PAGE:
Tuesday, September 4, 2012

On Bipartanship: Two Charts that Republicans Hope You’ll Never See

By Nathan Rothwell

I hope everyone stateside enjoyed their Labor Day weekend. I know Bill Maher did.

Last week’s episode of Real Time gave Maher a chance to confront writer/filmmaker/Republican hack Dinesh D’Souza over D’Souza’s role in Maher being fired from his own ABC show for comments made following the 9/11 terrorist attacks. Far more interesting, however, was the confrontation between Maher and D’Souza over D’Souza’s film cinematic hit piece entitled 2016: Obama’s America.

The film attempts to paint President Obama as an angry anti-colonialist who intends to impose his agenda on the American people at all costs, and absolutely refuses to compromise with Republican lawmakers. However, when pressed in their interview by Maher to cite examples of Obama’s single-minded rage, D’Souza cited two examples, both of which amounted to flat-out lies.

Lie #1:
“Healthcare. Obama had a plan, and Republicans had a summit with Obama and they offered a lot of ideas. Obama could have taken one or two Republican ideas and he would have had a bipartisan plan.”

D’Souza is referring to a meeting Obama had with House Republicans in 2010, which the White House posted on its YouTube channel for all to see. I guess we can assume that D’Souza is only aware of this summit but did not watch it; had he watched it, he would have found that the following components of Obamacare were all suggested by Republicans and implemented into the PPACA:

  • A mandate for all citizens to purchase health insurance if they can afford it, to prevent freeloaders
  • Allowing dependent children to remain on their parents’ healthcare plans until age 26.
  • Allowing health insurance premiums to vary based on participation in proven employer wellness programs
  •  Providing grants to states to evaluate promising medical liability reform ideas
  • Allowing employers to automatically enroll employees in health insurance programs, and allowing employees to opt out if they wish
  •  Strengthening standards for community mental health centers to ensure they provide appropriate care and not take advantage of Medicare patients or taxpayers.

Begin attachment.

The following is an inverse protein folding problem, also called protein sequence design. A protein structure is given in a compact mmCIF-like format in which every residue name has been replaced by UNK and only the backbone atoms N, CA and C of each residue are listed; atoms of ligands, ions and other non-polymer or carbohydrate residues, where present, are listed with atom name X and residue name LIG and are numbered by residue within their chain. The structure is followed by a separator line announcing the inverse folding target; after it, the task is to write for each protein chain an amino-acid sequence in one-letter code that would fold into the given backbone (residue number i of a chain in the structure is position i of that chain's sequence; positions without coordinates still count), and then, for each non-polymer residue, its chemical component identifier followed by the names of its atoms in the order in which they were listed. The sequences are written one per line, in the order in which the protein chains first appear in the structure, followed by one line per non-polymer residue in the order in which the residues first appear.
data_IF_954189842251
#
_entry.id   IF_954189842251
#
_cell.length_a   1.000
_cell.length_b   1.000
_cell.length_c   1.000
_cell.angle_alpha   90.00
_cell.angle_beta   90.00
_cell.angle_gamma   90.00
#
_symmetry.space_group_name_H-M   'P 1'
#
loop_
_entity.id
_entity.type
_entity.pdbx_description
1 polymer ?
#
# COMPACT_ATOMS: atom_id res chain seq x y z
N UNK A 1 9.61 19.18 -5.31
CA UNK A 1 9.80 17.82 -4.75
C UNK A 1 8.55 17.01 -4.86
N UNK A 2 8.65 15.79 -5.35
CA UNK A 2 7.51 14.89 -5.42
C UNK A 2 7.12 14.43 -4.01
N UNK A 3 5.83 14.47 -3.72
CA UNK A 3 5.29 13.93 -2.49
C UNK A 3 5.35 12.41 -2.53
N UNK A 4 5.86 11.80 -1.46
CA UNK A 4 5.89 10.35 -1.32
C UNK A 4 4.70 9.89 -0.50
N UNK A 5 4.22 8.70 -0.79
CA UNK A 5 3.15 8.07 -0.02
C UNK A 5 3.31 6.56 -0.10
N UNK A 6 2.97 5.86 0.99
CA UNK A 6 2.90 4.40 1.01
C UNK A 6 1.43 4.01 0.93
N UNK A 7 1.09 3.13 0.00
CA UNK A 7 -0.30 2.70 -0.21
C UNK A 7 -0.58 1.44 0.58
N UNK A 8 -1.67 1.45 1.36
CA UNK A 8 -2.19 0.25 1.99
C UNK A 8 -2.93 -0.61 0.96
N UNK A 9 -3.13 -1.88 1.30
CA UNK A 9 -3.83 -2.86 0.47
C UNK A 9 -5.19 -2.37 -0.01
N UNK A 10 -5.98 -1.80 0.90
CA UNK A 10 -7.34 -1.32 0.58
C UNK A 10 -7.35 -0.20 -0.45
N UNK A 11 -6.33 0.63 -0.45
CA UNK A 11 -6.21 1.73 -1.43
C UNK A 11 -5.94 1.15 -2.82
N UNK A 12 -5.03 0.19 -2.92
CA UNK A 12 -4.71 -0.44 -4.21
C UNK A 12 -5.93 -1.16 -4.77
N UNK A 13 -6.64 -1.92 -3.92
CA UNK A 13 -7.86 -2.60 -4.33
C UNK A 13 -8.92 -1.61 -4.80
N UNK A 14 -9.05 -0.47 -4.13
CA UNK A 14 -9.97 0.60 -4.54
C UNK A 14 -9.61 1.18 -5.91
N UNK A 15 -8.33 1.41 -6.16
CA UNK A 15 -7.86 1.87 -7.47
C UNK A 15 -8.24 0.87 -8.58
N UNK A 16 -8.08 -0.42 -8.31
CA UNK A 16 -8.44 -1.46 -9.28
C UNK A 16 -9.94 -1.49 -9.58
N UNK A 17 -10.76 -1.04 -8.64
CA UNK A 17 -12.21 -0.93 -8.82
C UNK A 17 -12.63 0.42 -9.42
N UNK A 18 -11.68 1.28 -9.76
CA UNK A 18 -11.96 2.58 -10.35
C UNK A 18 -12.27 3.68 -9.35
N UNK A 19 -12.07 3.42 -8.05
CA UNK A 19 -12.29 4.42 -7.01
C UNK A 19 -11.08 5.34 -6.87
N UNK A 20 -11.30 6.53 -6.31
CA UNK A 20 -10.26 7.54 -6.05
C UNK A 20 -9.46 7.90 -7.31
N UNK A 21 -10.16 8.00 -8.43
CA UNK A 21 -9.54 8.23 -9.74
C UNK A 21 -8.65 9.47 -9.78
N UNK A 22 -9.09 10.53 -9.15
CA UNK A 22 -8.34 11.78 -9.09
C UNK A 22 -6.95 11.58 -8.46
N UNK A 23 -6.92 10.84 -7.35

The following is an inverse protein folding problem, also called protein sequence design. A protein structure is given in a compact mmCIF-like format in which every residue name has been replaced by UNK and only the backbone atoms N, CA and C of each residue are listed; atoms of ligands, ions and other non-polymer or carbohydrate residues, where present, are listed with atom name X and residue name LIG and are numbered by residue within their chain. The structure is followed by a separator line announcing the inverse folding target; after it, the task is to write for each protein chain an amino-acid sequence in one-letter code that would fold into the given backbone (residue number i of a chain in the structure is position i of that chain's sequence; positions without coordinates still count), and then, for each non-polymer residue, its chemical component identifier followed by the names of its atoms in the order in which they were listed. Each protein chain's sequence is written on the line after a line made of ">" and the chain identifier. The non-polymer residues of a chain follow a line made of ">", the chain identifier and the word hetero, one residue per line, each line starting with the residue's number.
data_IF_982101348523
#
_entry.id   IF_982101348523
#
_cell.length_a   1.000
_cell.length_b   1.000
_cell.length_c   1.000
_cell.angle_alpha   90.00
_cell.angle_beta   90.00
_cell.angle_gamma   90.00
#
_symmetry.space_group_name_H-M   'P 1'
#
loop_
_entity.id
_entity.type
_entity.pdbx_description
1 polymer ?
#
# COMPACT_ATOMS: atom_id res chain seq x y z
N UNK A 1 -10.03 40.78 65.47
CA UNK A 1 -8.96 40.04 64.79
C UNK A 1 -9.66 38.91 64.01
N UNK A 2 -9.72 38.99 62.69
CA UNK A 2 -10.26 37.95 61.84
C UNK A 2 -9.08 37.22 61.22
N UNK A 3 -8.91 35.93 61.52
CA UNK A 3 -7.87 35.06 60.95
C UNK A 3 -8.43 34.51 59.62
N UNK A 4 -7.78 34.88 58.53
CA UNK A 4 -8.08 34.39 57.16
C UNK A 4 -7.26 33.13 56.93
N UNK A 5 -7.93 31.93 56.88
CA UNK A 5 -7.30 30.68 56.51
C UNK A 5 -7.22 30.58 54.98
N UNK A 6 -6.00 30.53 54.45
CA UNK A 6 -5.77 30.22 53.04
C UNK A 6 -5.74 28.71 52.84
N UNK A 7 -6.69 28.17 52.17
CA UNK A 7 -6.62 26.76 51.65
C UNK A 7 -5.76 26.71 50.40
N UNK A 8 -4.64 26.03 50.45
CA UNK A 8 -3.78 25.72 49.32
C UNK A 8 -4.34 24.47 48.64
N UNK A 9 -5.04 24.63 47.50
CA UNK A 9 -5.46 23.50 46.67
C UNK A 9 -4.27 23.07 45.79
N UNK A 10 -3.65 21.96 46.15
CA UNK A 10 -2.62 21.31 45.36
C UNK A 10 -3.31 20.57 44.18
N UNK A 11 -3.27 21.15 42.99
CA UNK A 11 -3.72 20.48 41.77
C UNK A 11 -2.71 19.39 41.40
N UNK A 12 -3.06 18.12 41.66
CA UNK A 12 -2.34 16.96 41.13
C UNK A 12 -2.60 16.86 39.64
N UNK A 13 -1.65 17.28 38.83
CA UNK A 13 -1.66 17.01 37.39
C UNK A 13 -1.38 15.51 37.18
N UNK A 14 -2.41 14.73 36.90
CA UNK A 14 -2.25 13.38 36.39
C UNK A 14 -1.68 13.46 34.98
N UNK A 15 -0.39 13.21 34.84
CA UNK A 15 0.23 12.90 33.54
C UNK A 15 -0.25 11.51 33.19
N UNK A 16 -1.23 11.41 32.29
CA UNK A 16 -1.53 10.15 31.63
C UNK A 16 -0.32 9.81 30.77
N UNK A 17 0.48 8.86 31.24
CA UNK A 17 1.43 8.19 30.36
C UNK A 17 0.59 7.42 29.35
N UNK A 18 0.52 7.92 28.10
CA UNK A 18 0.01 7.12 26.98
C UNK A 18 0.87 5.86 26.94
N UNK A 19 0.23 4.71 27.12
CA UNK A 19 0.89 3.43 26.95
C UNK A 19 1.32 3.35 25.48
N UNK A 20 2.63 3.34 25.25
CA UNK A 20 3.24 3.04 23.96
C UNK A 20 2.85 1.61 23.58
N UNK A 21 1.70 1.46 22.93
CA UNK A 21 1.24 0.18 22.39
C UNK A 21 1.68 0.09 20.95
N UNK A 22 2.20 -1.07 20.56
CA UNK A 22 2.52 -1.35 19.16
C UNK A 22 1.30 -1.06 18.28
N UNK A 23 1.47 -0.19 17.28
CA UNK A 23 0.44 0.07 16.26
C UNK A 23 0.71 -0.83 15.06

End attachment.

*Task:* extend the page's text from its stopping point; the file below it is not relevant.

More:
Is that more than one or two ideas, Dinesh? No? Then I guess we’ll move on to Lie #2:
“Going back to the 1950s we have not had a major social program that did not get a single vote from the other party… Clinton’s tax hike got some Republican votes. Obama’s plan did not get a single Republican vote. He could have gotten some votes, but he didn’t care, because to him the Republicans are the bad guys.”
This is actually several lies jammed into one poorly-argued point, so let’s examine them all. First, the so-called “Clinton tax hike,” also known as the the Omnibus Budget Reconciliation Act of 1993, did not receive a single Republican vote in either the House or Senate. Next, Obamacare did in fact receive a single Republican vote: from Joseph Cao (LA-2).

And finally, it is completely disingenuous to suggest that the near-complete opposition to Obamacare from Republicans is because “to him, the Republicans are the bad guys.” While D’Souza lacks any clear evidence of President Obama treating the entire GOP with disdain, Republicans have proudly gone on the record time and again to say that the single most important thing Republicans want to achieve is limiting Obama to a one-term presidency. To that end, Congressional Republicans have employed the use of the filibuster to prevent a record number of bills from ever reaching the floor for a true vote, all but completely blocking the efforts of the president's party.

Proof of this can be found in Chart #1, which is better illustrated by Chart #2, pictured above (regrettably the second chart does not include statistics from the most recent Congress, but still hammers home the truth). Many like to claim that both major political parties in this country play dirty pool, but Republicans have been far more brazen about it. Yet when confronted, party hacks like D’Souza claim their unwillingness to compromise is borne out of President Obama’s own unwillingness to do the same.

I can only hope I’ve sufficiently illustrated that this just is not the case. Our elections should be based on honest debate over varying ideas, rather than films devoted to carefully constructed narratives based on clear falsehoods and conscious deceit.

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